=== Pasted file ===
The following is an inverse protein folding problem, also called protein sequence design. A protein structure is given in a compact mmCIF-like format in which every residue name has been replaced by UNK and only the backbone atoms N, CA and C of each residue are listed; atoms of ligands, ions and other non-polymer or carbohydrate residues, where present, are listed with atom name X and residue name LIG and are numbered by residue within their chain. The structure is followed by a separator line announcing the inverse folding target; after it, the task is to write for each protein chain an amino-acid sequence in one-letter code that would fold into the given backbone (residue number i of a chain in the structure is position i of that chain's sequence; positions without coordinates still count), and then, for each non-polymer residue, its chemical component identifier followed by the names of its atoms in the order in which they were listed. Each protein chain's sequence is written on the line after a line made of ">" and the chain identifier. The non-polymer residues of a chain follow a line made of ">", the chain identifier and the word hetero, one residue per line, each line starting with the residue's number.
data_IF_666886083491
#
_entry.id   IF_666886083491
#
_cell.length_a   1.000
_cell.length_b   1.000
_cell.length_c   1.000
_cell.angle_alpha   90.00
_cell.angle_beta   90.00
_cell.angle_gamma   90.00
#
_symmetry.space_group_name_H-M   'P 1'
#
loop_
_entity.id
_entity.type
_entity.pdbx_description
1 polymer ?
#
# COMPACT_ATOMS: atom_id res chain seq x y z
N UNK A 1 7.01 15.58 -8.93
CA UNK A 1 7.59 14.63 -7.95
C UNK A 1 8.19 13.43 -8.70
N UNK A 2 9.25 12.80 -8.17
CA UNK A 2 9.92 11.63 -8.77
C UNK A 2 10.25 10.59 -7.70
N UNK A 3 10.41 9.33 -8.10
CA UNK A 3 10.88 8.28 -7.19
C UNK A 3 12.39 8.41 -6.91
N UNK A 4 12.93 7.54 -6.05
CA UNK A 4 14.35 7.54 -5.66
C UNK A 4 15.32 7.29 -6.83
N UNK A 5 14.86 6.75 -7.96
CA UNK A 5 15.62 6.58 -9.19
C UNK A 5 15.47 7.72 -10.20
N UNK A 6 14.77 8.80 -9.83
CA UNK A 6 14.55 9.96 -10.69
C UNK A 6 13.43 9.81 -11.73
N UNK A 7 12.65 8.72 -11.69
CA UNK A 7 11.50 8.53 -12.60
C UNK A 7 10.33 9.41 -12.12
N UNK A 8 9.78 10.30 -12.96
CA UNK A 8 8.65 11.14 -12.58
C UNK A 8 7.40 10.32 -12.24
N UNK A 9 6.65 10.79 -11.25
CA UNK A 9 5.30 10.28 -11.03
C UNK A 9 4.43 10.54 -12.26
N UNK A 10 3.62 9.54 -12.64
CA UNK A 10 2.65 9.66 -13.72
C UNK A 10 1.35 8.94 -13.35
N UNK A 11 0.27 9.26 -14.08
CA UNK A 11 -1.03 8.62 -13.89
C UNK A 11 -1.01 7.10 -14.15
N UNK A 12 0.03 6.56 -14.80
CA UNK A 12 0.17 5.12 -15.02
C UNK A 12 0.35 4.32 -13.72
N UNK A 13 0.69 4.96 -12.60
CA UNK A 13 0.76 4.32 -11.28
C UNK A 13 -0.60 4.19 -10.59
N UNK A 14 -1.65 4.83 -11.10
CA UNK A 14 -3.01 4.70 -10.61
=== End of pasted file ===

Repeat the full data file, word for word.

The following is an inverse protein folding problem, also called protein sequence design. A protein structure is given in a compact mmCIF-like format in which every residue name has been replaced by UNK and only the backbone atoms N, CA and C of each residue are listed; atoms of ligands, ions and other non-polymer or carbohydrate residues, where present, are listed with atom name X and residue name LIG and are numbered by residue within their chain. The structure is followed by a separator line announcing the inverse folding target; after it, the task is to write for each protein chain an amino-acid sequence in one-letter code that would fold into the given backbone (residue number i of a chain in the structure is position i of that chain's sequence; positions without coordinates still count), and then, for each non-polymer residue, its chemical component identifier followed by the names of its atoms in the order in which they were listed. Each protein chain's sequence is written on the line after a line made of ">" and the chain identifier. The non-polymer residues of a chain follow a line made of ">", the chain identifier and the word hetero, one residue per line, each line starting with the residue's number.
data_IF_666886083491
#
_entry.id   IF_666886083491
#
_cell.length_a   1.000
_cell.length_b   1.000
_cell.length_c   1.000
_cell.angle_alpha   90.00
_cell.angle_beta   90.00
_cell.angle_gamma   90.00
#
_symmetry.space_group_name_H-M   'P 1'
#
loop_
_entity.id
_entity.type
_entity.pdbx_description
1 polymer ?
#
# COMPACT_ATOMS: atom_id res chain seq x y z
N UNK A 1 7.01 15.58 -8.93
CA UNK A 1 7.59 14.63 -7.95
C UNK A 1 8.19 13.43 -8.70
N UNK A 2 9.25 12.80 -8.17
CA UNK A 2 9.92 11.63 -8.77
C UNK A 2 10.25 10.59 -7.70
N UNK A 3 10.41 9.33 -8.10
CA UNK A 3 10.88 8.28 -7.19
C UNK A 3 12.39 8.41 -6.91
N UNK A 4 12.93 7.54 -6.05
CA UNK A 4 14.35 7.54 -5.66
C UNK A 4 15.32 7.29 -6.83
N UNK A 5 14.86 6.75 -7.96
CA UNK A 5 15.62 6.58 -9.19
C UNK A 5 15.47 7.72 -10.20
N UNK A 6 14.77 8.80 -9.83
CA UNK A 6 14.55 9.96 -10.69
C UNK A 6 13.43 9.81 -11.73
N UNK A 7 12.65 8.72 -11.69
CA UNK A 7 11.50 8.53 -12.60
C UNK A 7 10.33 9.41 -12.12
N UNK A 8 9.78 10.30 -12.96
CA UNK A 8 8.65 11.14 -12.58
C UNK A 8 7.40 10.32 -12.24
N UNK A 9 6.65 10.79 -11.25
CA UNK A 9 5.30 10.28 -11.03
C UNK A 9 4.43 10.54 -12.26
N UNK A 10 3.62 9.54 -12.64
CA UNK A 10 2.65 9.66 -13.72
C UNK A 10 1.35 8.94 -13.35
N UNK A 11 0.27 9.26 -14.08
CA UNK A 11 -1.03 8.62 -13.89
C UNK A 11 -1.01 7.10 -14.15
N UNK A 12 0.03 6.56 -14.80
CA UNK A 12 0.17 5.12 -15.02
C UNK A 12 0.35 4.32 -13.72
N UNK A 13 0.69 4.96 -12.60
CA UNK A 13 0.76 4.32 -11.28
C UNK A 13 -0.60 4.19 -10.59
N UNK A 14 -1.65 4.83 -11.10
CA UNK A 14 -3.01 4.70 -10.61